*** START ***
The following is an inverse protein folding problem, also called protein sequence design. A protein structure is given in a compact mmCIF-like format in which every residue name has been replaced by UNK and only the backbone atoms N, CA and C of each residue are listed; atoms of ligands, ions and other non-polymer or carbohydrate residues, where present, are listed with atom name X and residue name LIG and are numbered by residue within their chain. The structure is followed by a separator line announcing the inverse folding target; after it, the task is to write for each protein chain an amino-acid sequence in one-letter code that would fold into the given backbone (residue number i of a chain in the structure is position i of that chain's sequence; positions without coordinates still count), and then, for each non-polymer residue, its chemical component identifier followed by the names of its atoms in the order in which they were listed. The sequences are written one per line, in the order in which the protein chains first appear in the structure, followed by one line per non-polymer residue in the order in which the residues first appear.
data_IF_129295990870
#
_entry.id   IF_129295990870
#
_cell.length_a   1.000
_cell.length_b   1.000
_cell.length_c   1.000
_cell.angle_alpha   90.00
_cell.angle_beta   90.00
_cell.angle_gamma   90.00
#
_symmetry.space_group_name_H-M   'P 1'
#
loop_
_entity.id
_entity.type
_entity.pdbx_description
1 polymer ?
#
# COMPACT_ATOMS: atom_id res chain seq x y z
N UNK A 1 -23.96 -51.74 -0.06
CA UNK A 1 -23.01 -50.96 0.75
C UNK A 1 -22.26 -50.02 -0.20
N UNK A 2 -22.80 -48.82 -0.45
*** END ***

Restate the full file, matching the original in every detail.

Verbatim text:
The following is an inverse protein folding problem, also called protein sequence design. A protein structure is given in a compact mmCIF-like format in which every residue name has been replaced by UNK and only the backbone atoms N, CA and C of each residue are listed; atoms of ligands, ions and other non-polymer or carbohydrate residues, where present, are listed with atom name X and residue name LIG and are numbered by residue within their chain. The structure is followed by a separator line announcing the inverse folding target; after it, the task is to write for each protein chain an amino-acid sequence in one-letter code that would fold into the given backbone (residue number i of a chain in the structure is position i of that chain's sequence; positions without coordinates still count), and then, for each non-polymer residue, its chemical component identifier followed by the names of its atoms in the order in which they were listed. The sequences are written one per line, in the order in which the protein chains first appear in the structure, followed by one line per non-polymer residue in the order in which the residues first appear.
data_IF_129295990870
#
_entry.id   IF_129295990870
#
_cell.length_a   1.000
_cell.length_b   1.000
_cell.length_c   1.000
_cell.angle_alpha   90.00
_cell.angle_beta   90.00
_cell.angle_gamma   90.00
#
_symmetry.space_group_name_H-M   'P 1'
#
loop_
_entity.id
_entity.type
_entity.pdbx_description
1 polymer ?
#
# COMPACT_ATOMS: atom_id res chain seq x y z
N UNK A 1 -23.96 -51.74 -0.06
CA UNK A 1 -23.01 -50.96 0.75
C UNK A 1 -22.26 -50.02 -0.20
N UNK A 2 -22.80 -48.82 -0.45